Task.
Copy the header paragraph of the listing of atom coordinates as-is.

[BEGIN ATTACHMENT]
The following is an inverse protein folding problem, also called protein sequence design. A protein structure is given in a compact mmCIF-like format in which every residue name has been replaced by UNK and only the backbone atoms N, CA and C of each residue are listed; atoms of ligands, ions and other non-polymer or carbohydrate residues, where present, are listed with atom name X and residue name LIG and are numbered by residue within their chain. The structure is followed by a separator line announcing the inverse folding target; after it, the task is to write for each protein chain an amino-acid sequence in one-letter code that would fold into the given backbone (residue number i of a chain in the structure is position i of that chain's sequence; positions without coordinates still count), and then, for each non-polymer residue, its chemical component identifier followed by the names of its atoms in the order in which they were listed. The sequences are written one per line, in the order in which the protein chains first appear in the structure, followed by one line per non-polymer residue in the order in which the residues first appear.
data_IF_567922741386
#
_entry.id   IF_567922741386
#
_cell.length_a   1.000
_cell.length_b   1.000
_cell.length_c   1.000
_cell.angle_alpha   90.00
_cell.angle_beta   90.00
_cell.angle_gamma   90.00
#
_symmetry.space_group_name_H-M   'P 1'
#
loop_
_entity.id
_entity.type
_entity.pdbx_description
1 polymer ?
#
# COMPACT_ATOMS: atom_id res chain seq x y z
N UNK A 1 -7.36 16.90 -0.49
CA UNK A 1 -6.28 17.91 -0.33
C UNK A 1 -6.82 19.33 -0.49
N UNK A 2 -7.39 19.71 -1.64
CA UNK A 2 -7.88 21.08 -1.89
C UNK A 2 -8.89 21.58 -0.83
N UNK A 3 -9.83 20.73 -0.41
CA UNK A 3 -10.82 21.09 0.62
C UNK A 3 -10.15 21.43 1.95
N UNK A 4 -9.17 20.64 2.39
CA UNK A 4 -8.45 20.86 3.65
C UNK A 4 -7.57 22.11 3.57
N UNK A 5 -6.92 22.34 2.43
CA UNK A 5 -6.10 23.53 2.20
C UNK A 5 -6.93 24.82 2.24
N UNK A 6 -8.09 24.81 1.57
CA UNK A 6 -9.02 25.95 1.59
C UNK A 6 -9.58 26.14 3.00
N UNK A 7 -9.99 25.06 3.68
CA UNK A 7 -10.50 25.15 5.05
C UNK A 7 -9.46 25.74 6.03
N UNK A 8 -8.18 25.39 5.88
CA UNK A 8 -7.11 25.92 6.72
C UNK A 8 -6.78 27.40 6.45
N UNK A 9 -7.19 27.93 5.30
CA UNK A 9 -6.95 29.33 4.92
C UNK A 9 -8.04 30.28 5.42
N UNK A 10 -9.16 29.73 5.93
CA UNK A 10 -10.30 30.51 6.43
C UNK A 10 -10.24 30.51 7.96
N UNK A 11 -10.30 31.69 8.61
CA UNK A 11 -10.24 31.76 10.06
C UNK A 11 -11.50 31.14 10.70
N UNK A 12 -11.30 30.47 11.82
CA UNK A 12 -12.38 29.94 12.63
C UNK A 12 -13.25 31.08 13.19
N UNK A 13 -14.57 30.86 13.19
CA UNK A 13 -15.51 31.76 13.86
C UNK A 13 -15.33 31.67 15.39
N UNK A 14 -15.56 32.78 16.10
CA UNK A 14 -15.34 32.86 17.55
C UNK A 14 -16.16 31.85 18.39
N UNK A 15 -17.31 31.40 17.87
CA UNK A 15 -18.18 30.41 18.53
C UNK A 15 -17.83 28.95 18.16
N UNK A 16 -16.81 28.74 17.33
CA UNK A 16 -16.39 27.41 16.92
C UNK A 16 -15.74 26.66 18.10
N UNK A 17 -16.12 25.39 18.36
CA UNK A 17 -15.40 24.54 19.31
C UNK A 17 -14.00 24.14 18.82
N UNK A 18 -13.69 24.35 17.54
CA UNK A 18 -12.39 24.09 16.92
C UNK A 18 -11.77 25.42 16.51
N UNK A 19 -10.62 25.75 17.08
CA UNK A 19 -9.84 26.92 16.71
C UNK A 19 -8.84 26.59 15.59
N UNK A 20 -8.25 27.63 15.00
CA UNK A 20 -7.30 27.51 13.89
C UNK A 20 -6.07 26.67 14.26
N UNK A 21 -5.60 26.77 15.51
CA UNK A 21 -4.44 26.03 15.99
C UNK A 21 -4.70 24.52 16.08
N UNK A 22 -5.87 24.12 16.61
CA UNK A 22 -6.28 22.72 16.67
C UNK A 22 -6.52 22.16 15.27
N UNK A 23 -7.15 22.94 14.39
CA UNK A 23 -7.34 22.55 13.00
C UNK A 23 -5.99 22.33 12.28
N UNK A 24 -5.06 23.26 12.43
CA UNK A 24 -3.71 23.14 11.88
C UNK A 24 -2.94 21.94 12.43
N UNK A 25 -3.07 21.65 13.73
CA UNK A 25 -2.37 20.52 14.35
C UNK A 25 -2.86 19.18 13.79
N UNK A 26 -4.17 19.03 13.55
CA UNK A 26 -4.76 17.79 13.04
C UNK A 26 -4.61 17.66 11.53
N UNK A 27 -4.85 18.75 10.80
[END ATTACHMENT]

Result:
The following is an inverse protein folding problem, also called protein sequence design. A protein structure is given in a compact mmCIF-like format in which every residue name has been replaced by UNK and only the backbone atoms N, CA and C of each residue are listed; atoms of ligands, ions and other non-polymer or carbohydrate residues, where present, are listed with atom name X and residue name LIG and are numbered by residue within their chain. The structure is followed by a separator line announcing the inverse folding target; after it, the task is to write for each protein chain an amino-acid sequence in one-letter code that would fold into the given backbone (residue number i of a chain in the structure is position i of that chain's sequence; positions without coordinates still count), and then, for each non-polymer residue, its chemical component identifier followed by the names of its atoms in the order in which they were listed. The sequences are written one per line, in the order in which the protein chains first appear in the structure, followed by one line per non-polymer residue in the order in which the residues first appear.